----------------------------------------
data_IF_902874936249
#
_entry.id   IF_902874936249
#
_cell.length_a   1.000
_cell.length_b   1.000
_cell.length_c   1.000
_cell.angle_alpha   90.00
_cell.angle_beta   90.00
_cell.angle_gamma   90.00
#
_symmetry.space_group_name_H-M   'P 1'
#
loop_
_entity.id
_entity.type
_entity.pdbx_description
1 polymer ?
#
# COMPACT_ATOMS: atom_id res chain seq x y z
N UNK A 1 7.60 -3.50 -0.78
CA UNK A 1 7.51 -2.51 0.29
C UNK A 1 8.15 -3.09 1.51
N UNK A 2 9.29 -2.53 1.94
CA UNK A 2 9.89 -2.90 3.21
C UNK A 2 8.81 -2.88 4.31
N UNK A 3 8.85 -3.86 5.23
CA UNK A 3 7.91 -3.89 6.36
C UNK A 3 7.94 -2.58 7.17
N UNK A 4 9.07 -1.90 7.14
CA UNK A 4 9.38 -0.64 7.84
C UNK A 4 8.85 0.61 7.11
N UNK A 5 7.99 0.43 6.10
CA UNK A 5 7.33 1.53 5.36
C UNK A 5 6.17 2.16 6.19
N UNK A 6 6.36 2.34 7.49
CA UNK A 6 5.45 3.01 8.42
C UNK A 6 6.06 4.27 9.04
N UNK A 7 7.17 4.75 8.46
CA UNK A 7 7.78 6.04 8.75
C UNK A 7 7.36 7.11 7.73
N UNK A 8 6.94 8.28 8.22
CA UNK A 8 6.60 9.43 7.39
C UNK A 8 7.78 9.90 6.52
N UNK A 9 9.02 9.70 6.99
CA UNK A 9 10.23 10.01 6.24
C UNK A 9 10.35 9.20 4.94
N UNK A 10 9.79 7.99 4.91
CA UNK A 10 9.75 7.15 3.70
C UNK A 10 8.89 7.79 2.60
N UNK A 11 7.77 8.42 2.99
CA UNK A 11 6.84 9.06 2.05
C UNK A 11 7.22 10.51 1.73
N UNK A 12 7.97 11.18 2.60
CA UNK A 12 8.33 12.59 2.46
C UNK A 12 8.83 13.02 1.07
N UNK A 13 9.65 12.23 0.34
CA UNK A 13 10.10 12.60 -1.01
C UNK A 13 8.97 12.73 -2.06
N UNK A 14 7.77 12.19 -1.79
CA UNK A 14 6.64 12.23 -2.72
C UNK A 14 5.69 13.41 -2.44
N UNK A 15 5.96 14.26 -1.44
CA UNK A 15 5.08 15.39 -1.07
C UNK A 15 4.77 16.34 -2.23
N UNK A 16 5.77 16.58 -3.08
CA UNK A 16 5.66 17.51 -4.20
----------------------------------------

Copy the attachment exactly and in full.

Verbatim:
data_IF_902874936249
#
_entry.id   IF_902874936249
#
_cell.length_a   1.000
_cell.length_b   1.000
_cell.length_c   1.000
_cell.angle_alpha   90.00
_cell.angle_beta   90.00
_cell.angle_gamma   90.00
#
_symmetry.space_group_name_H-M   'P 1'
#
loop_
_entity.id
_entity.type
_entity.pdbx_description
1 polymer ?
#
# COMPACT_ATOMS: atom_id res chain seq x y z
N UNK A 1 7.60 -3.50 -0.78
CA UNK A 1 7.51 -2.51 0.29
C UNK A 1 8.15 -3.09 1.51
N UNK A 2 9.29 -2.53 1.94
CA UNK A 2 9.89 -2.90 3.21
C UNK A 2 8.81 -2.88 4.31
N UNK A 3 8.85 -3.86 5.23
CA UNK A 3 7.91 -3.89 6.36
C UNK A 3 7.94 -2.58 7.17
N UNK A 4 9.07 -1.90 7.14
CA UNK A 4 9.38 -0.64 7.84
C UNK A 4 8.85 0.61 7.11
N UNK A 5 7.99 0.43 6.10
CA UNK A 5 7.33 1.53 5.36
C UNK A 5 6.17 2.16 6.19
N UNK A 6 6.36 2.34 7.49
CA UNK A 6 5.45 3.01 8.42
C UNK A 6 6.06 4.27 9.04
N UNK A 7 7.17 4.75 8.46
CA UNK A 7 7.78 6.04 8.75
C UNK A 7 7.36 7.11 7.73
N UNK A 8 6.94 8.28 8.22
CA UNK A 8 6.60 9.43 7.39
C UNK A 8 7.78 9.90 6.52
N UNK A 9 9.02 9.70 6.99
CA UNK A 9 10.23 10.01 6.24
C UNK A 9 10.35 9.20 4.94
N UNK A 10 9.79 7.99 4.91
CA UNK A 10 9.75 7.15 3.70
C UNK A 10 8.89 7.79 2.60
N UNK A 11 7.77 8.42 2.99
CA UNK A 11 6.84 9.06 2.05
C UNK A 11 7.22 10.51 1.73
N UNK A 12 7.97 11.18 2.60
CA UNK A 12 8.33 12.59 2.46
C UNK A 12 8.83 13.02 1.07
N UNK A 13 9.65 12.23 0.34
CA UNK A 13 10.10 12.60 -1.01
C UNK A 13 8.97 12.73 -2.06
N UNK A 14 7.77 12.19 -1.79
CA UNK A 14 6.64 12.23 -2.72
C UNK A 14 5.69 13.41 -2.44
N UNK A 15 5.96 14.26 -1.44
CA UNK A 15 5.08 15.39 -1.07
C UNK A 15 4.77 16.34 -2.23
N UNK A 16 5.77 16.58 -3.08
CA UNK A 16 5.66 17.51 -4.20